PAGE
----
Investing in a mix of stocks and bonds has long been a recipe for building a profitable and secure investment portfolio. However bonds fell out of favor after the Financial Crisis when the US Federal Reserve held interest rates near zero. Bonds did not provide much return and low interest rates propelled the stock market to higher and higher levels. Now interest rates are going up making bonds more attractive although inflation is currently eating up more of the dollar’s purchasing capacity than is provided by current bond rates. When should you invest in bonds as the inflation, Fed interest rate increases, and looming recession scenarios play out?
An Epic Bond Collapse
Bloomberg writes about a recent “bond collapse” as interest rates go up and the values of current bonds go down. Many are seeing this as an opportunity to buy bonds at attractive prices. They note that the yield on the US 10-year treasury has gone up the most since any time period since 2003. The problem is in timing large purchases of long term treasuries or corporate bonds. Will the Fed keep raising interest rates until they reach their 2% inflation target or will they back off when the economy goes into a severe recession. The prices of current bonds will keep falling as interest rates go up. Bond prices will begin to fall when the Fed starts to reduce interest rates. Anyone who jumps in now to purchase bonds believes that contrary to what they are saying, the Fed will soon stop raising rates or even lower them. The risk for those jumping in now could be substantial if Powell keeps pushing rates higher with a recession looming.
How to Make Money in Bonds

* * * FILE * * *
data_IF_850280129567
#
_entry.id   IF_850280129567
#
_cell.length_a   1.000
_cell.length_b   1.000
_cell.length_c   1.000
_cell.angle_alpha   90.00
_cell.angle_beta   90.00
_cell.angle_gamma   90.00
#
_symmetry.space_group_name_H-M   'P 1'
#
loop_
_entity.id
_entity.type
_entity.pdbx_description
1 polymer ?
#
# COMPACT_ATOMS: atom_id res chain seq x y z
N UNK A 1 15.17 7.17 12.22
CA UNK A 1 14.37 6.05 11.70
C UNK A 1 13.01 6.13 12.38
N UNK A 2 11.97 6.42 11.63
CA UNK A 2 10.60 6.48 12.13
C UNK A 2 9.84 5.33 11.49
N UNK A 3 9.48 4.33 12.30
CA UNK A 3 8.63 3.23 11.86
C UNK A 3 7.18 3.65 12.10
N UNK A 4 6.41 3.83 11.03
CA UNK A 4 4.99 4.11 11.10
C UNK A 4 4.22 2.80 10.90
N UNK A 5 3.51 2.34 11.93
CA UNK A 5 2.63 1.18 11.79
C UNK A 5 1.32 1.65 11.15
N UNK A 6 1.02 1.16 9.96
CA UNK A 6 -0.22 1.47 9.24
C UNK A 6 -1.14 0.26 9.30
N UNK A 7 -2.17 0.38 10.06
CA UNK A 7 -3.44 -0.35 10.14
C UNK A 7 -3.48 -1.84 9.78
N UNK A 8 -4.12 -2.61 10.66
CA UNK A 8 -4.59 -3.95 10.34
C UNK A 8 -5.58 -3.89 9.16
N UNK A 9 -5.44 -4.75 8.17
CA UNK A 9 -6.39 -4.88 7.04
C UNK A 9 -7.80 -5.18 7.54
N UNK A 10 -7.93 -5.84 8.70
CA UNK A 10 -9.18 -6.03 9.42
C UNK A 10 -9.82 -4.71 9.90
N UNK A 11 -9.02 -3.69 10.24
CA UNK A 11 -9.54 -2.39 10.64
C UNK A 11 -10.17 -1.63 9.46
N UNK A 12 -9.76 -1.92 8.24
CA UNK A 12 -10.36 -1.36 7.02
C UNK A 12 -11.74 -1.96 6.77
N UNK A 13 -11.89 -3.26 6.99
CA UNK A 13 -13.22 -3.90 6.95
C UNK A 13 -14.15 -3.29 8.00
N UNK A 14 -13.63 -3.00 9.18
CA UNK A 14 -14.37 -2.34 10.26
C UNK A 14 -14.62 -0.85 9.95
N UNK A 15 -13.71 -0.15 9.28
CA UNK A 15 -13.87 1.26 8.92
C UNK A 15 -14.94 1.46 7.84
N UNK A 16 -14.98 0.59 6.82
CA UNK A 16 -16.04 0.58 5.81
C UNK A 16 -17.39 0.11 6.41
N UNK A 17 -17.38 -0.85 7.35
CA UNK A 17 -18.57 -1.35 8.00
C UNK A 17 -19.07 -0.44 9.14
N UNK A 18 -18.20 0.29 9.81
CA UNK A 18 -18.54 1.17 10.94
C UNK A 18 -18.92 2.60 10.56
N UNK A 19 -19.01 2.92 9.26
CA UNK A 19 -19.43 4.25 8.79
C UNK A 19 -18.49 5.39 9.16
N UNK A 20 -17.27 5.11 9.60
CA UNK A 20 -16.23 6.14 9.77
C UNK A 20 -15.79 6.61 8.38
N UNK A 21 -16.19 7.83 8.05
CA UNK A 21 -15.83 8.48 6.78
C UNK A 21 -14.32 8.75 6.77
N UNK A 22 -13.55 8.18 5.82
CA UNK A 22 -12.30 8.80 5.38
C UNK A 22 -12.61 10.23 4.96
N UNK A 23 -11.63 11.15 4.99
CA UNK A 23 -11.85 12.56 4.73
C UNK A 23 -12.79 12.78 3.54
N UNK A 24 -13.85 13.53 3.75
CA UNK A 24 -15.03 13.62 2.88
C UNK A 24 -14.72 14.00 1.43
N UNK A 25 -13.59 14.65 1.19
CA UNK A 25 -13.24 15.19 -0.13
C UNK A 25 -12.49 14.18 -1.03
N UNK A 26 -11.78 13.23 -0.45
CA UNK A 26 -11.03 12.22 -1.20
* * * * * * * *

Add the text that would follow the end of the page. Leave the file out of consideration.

There are two classes of bond buyers. There are folks who want a reliable return on their investment in the form of interest payments. They want to make certain that they do not lose any dollar value in their investments and are willing to accept a gradual reduction in purchasing power in return for assurance that, unlike with the stock market, half of the value of their investment could disappear in a few days. These folks often take a dollar cost averaging approach to bond purchases by buying the same dollar value in bonds at a steady rate no matter where interest rates or bond prices stand. They see bonds as a way to invest without losing any money.
Alternatively one can trade bonds. When the Fed jacked up rates to the 20% range to kill inflation at the end of the 1970s many traders bought bonds. But they did not intend to hold them to maturity. Rather they sold those treasuries a year or two later as bond rates fell to the 15%, 12%, 10%, 8%, and 6% by the 1990s. Bond traders repeatedly bought, held briefly, and sold as rates continued to fall. Anyone who has jumped into bonds after the current “collapse” is hoping to do the same. The problem for them is timing. If the Fed keeps raising rates today’s bonds will be worth less tomorrow than they are today.
When to Invest in Bonds
If you want to buy bonds as a way to guarantee a steady stream of income, now may be as good a time as any as rates are higher than they were just a year ago. If you want even better yields you might consider that the Russian war in Ukraine is not over, inflation is still up, and the supply chain coming out of China is still gummed up with repeated Covid lockdowns. Thus the Fed is likely to keep raising rates in the near term. Now you are getting into timing the bond market. An alternative approach would be to stick with dollar cost averaging and a steady stream of bond purchases as rates go up and eventually go down.
If you are going to trade bonds in the current environment, we wish you luck. Our opinion is that there are factors driving inflation that will not be cured by Fed rate increases and so we expect inflation to continue at least into 2023 albeit at a lower rate. The Fed will likely stop raising rates late this year which would be the ideal time to buy bonds either for the long term or to trade. Having said that, your guess may be as good as ours. Good luck.
When Should You Invest in Bonds? – SlideShare Version
When Should You Invest in Bonds? – DOC